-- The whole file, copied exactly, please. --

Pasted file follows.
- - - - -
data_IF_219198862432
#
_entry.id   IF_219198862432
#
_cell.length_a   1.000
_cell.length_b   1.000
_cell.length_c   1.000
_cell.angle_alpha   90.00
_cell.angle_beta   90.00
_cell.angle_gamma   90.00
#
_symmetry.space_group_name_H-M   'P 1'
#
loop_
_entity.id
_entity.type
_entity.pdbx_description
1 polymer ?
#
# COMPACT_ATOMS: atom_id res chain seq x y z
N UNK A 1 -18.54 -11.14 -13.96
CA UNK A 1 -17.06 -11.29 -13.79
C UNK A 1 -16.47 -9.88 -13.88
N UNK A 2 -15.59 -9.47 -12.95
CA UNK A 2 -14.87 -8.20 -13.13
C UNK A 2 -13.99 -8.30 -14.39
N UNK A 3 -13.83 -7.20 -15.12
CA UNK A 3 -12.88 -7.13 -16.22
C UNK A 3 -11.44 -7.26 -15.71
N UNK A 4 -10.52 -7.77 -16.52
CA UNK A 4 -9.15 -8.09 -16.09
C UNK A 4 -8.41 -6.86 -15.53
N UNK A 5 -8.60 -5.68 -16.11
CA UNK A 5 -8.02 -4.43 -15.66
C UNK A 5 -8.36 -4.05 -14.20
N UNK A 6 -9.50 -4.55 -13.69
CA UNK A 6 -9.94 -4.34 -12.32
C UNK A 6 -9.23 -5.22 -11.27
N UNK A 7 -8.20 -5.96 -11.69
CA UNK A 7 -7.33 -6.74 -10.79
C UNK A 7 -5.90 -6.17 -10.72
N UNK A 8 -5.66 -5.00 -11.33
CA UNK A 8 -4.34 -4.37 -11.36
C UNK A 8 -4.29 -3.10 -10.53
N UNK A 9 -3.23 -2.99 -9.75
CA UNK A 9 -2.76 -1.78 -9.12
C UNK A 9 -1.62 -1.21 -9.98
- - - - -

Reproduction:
data_IF_219198862432
#
_entry.id   IF_219198862432
#
_cell.length_a   1.000
_cell.length_b   1.000
_cell.length_c   1.000
_cell.angle_alpha   90.00
_cell.angle_beta   90.00
_cell.angle_gamma   90.00
#
_symmetry.space_group_name_H-M   'P 1'
#
loop_
_entity.id
_entity.type
_entity.pdbx_description
1 polymer ?
#
# COMPACT_ATOMS: atom_id res chain seq x y z
N UNK A 1 -18.54 -11.14 -13.96
CA UNK A 1 -17.06 -11.29 -13.79
C UNK A 1 -16.47 -9.88 -13.88
N UNK A 2 -15.59 -9.47 -12.95
CA UNK A 2 -14.87 -8.20 -13.13
C UNK A 2 -13.99 -8.30 -14.39
N UNK A 3 -13.83 -7.20 -15.12
CA UNK A 3 -12.88 -7.13 -16.22
C UNK A 3 -11.44 -7.26 -15.71
N UNK A 4 -10.52 -7.77 -16.52
CA UNK A 4 -9.15 -8.09 -16.09
C UNK A 4 -8.41 -6.86 -15.53
N UNK A 5 -8.60 -5.68 -16.11
CA UNK A 5 -8.02 -4.43 -15.66
C UNK A 5 -8.36 -4.05 -14.20
N UNK A 6 -9.50 -4.55 -13.69
CA UNK A 6 -9.94 -4.34 -12.32
C UNK A 6 -9.23 -5.22 -11.27
N UNK A 7 -8.20 -5.96 -11.69
CA UNK A 7 -7.33 -6.74 -10.79
C UNK A 7 -5.90 -6.17 -10.72
N UNK A 8 -5.66 -5.00 -11.33
CA UNK A 8 -4.34 -4.37 -11.36
C UNK A 8 -4.29 -3.10 -10.53
N UNK A 9 -3.23 -2.99 -9.75
CA UNK A 9 -2.76 -1.78 -9.12
C UNK A 9 -1.62 -1.21 -9.98